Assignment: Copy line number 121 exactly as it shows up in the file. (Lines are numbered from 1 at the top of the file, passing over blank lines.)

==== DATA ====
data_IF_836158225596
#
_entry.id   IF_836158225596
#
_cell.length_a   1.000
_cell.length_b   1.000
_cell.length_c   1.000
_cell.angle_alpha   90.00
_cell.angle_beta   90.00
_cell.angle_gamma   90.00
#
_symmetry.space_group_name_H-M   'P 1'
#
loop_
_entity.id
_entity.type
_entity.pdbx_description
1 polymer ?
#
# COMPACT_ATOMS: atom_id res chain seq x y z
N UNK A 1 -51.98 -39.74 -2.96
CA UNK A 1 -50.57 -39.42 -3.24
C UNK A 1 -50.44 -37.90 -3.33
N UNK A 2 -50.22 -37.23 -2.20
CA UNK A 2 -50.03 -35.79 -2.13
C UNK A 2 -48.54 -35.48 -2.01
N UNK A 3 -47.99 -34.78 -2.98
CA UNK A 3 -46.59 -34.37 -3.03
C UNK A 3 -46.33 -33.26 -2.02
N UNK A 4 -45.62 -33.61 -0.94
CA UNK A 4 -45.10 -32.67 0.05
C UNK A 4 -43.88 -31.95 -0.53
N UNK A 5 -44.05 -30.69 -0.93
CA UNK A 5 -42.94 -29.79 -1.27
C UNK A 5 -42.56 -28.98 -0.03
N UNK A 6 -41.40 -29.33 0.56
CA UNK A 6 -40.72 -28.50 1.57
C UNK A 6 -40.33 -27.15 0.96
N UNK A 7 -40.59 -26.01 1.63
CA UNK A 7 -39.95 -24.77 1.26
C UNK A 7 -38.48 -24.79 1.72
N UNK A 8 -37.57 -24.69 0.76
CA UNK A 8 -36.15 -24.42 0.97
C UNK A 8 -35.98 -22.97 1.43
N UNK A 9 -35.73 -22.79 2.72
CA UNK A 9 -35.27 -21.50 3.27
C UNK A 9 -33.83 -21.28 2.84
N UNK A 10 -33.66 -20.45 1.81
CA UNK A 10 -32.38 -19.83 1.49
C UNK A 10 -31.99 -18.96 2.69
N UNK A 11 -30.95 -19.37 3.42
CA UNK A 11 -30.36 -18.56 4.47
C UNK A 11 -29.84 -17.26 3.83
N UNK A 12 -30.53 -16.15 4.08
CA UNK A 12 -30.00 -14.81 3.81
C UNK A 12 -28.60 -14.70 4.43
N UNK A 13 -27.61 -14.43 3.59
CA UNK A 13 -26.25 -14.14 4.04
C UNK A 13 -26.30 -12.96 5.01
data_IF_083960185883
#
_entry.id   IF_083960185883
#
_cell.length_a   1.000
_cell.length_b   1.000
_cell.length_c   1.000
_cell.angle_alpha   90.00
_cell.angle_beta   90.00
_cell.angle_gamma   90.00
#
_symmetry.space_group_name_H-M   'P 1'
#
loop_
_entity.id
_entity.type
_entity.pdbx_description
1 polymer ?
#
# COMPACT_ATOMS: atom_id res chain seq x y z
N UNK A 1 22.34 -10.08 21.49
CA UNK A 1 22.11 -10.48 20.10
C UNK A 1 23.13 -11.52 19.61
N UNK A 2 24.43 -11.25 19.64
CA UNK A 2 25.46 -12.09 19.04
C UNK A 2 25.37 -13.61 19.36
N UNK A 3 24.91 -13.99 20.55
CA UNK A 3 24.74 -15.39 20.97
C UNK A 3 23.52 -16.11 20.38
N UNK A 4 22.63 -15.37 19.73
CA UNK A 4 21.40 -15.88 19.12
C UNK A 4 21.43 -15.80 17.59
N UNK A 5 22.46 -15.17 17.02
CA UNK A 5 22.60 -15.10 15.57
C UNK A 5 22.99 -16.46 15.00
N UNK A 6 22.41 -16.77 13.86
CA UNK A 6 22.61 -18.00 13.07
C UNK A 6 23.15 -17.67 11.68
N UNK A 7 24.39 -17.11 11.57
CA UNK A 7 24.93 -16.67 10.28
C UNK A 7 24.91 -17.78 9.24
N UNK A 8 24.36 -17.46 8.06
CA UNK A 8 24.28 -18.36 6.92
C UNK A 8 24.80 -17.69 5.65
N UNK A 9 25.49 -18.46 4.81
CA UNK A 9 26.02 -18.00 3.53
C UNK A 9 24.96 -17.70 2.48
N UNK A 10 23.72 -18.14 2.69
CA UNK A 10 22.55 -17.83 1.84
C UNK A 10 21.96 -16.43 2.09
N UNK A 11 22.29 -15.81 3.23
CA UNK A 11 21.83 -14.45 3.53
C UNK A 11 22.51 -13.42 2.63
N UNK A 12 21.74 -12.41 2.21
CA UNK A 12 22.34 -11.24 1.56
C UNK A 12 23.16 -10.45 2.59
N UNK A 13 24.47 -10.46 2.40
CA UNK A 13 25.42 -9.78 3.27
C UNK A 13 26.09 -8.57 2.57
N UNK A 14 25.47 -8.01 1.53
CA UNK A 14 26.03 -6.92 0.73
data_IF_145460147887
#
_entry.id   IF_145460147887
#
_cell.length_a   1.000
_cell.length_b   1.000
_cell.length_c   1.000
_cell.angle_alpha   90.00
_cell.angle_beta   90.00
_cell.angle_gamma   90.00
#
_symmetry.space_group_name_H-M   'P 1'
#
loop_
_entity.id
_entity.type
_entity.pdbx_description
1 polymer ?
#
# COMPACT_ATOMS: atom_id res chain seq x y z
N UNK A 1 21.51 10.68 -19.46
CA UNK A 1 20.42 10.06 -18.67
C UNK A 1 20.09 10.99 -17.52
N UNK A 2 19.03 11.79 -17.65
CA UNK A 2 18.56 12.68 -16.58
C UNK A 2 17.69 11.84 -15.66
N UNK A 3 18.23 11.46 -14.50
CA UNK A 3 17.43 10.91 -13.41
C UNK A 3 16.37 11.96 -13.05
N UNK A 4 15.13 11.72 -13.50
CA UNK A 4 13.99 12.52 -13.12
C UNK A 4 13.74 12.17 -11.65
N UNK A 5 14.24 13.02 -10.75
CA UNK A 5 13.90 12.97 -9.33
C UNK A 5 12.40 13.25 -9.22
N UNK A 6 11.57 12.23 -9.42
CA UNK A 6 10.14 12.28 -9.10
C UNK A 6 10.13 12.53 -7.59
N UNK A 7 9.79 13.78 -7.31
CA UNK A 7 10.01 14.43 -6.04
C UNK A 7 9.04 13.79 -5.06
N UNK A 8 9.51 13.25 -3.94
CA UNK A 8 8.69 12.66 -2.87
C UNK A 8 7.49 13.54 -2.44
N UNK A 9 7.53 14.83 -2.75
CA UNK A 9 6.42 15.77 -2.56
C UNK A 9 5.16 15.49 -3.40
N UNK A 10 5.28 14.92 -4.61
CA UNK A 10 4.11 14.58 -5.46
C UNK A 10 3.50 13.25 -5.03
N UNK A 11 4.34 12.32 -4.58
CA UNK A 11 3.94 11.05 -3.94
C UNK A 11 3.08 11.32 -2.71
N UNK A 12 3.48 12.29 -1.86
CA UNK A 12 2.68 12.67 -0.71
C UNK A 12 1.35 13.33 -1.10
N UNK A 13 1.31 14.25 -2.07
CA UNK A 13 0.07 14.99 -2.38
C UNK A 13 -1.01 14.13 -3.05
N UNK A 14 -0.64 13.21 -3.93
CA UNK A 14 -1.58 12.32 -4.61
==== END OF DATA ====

data_IF_145460147887